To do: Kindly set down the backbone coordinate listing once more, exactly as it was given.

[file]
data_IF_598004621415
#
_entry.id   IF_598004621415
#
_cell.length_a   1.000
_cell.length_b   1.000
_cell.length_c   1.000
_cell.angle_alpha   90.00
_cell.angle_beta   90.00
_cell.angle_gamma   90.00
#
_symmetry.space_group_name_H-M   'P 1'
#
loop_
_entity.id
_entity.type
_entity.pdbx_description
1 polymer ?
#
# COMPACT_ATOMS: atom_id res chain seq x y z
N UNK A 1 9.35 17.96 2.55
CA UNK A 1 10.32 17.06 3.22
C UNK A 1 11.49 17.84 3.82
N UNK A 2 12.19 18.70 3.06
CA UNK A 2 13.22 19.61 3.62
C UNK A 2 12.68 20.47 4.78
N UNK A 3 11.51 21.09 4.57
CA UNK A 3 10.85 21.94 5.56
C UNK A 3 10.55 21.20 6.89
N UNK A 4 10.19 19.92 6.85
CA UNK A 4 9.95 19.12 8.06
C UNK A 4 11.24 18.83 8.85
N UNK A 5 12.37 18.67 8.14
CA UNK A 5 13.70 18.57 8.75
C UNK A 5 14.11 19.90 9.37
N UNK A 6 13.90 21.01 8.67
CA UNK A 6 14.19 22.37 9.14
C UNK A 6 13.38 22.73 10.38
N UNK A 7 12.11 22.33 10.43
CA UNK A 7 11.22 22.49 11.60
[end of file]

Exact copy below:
data_IF_598004621415
#
_entry.id   IF_598004621415
#
_cell.length_a   1.000
_cell.length_b   1.000
_cell.length_c   1.000
_cell.angle_alpha   90.00
_cell.angle_beta   90.00
_cell.angle_gamma   90.00
#
_symmetry.space_group_name_H-M   'P 1'
#
loop_
_entity.id
_entity.type
_entity.pdbx_description
1 polymer ?
#
# COMPACT_ATOMS: atom_id res chain seq x y z
N UNK A 1 9.35 17.96 2.55
CA UNK A 1 10.32 17.06 3.22
C UNK A 1 11.49 17.84 3.82
N UNK A 2 12.19 18.70 3.06
CA UNK A 2 13.22 19.61 3.62
C UNK A 2 12.68 20.47 4.78
N UNK A 3 11.51 21.09 4.57
CA UNK A 3 10.85 21.94 5.56
C UNK A 3 10.55 21.20 6.89
N UNK A 4 10.19 19.92 6.85
CA UNK A 4 9.95 19.12 8.06
C UNK A 4 11.24 18.83 8.85
N UNK A 5 12.37 18.67 8.14
CA UNK A 5 13.70 18.57 8.75
C UNK A 5 14.11 19.90 9.37
N UNK A 6 13.90 21.01 8.67
CA UNK A 6 14.19 22.37 9.14
C UNK A 6 13.38 22.73 10.38
N UNK A 7 12.11 22.33 10.43
CA UNK A 7 11.22 22.49 11.60